Thorn (letter)

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Thorn or þorn (Þ, þ), is a letter in the Old English, Old Norse, and Icelandic alphabets, as well as some dialects of Middle English. It was also used in medieval Scandinavia, but was later replaced with the digraph th. The letter originated from the rune in the Elder Fuþark, called thorn in the Anglo-Saxon and thorn or thurs ("giant") in the Scandinavian rune poems, its reconstructed Proto-Germanic name being *Thurisaz.

It has the sound of either a voiceless dental fricative, like th as in the English word thick, or a voiced dental fricative, like th as in the English word the. Modern Icelandic usage excludes the latter, which is instead represented with the letter eth (Ð, ð), though it has a voiceless allophone [θ], which occurs in certain positions within a phrase.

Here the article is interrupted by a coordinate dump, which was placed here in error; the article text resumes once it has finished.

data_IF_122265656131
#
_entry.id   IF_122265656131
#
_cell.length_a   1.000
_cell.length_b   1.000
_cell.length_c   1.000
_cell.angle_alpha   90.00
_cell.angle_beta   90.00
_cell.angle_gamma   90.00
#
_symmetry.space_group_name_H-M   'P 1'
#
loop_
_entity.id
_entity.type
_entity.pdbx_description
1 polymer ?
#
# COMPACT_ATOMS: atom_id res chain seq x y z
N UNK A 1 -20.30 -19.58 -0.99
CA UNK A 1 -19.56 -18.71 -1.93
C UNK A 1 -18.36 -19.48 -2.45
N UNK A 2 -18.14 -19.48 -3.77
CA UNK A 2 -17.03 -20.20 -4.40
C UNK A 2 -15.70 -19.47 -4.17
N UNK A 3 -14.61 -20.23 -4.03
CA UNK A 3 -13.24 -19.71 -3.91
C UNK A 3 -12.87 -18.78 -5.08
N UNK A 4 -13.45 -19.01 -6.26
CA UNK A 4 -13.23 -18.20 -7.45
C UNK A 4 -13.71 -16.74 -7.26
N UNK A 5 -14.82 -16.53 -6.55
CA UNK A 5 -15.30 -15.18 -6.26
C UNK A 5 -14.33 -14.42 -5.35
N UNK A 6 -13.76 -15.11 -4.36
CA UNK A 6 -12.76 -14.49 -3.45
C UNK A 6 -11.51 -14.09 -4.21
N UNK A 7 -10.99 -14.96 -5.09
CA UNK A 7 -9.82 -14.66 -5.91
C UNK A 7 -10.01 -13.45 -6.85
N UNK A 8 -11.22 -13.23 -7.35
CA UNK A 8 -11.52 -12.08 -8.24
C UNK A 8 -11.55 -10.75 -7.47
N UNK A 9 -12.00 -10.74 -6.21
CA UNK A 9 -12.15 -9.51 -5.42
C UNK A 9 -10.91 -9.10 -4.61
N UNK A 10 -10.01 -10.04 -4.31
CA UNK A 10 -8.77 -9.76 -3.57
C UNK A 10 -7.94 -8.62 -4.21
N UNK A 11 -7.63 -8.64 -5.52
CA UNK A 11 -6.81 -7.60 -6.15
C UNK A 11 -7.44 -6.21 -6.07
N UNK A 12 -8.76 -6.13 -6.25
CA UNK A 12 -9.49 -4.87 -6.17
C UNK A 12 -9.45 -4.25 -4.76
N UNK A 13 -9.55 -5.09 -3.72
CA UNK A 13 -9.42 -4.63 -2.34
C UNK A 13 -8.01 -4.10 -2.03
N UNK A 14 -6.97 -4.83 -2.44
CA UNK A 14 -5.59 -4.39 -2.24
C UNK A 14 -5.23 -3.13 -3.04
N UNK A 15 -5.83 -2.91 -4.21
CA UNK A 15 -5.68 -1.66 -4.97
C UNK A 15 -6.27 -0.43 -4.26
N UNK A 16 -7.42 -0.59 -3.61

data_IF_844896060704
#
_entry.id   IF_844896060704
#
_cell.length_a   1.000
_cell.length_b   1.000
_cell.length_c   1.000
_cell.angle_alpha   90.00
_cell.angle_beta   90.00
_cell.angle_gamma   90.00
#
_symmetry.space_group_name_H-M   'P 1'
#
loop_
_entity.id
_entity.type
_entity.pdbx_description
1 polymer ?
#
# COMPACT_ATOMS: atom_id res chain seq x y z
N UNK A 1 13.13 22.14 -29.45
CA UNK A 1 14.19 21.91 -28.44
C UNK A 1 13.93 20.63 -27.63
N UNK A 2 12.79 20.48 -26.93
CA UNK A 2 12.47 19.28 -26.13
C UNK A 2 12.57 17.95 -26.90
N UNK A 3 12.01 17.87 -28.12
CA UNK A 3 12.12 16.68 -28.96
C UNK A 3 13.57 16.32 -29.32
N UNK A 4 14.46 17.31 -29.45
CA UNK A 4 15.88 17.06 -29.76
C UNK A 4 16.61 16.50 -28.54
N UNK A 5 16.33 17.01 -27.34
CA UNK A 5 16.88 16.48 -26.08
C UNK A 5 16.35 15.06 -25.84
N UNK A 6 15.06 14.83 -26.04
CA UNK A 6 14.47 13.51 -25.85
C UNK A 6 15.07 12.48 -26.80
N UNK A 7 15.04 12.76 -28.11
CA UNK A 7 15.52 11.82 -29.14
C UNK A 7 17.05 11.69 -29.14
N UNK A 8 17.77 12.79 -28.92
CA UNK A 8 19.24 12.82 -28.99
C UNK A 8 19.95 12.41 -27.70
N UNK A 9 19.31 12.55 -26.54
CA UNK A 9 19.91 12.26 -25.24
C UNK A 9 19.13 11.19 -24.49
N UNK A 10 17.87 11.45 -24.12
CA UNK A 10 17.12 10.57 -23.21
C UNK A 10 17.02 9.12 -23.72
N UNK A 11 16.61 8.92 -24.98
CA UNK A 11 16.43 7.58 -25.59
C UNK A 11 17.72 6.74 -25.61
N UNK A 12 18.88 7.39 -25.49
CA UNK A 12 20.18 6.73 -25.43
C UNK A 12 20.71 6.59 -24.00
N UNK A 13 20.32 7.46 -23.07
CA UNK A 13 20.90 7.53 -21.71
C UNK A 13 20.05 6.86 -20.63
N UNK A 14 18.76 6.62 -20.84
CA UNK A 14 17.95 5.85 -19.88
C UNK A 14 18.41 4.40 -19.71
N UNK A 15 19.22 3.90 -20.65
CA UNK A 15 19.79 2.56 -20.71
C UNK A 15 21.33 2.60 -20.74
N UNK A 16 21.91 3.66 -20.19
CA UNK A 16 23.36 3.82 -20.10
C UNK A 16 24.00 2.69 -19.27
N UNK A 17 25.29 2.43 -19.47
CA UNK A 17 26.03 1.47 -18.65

In its typography, the thorn is one of the few characters in a Latin-derived alphabet whose modern lower-case form has greater height than the capital in its normal (roman), non-italic form.

Contents

Usage in languages

In English

Old English

The letter thorn was used for writing Old English very early on, like ð; but, unlike ð, it remained in common usage through most of the Middle English period. A thorn with the ascender crossed () was a popular abbreviation for the word that. Even though Old English had the two sounds distinguished in speech in written texts the two letters were often regarded as equivalent to each other.

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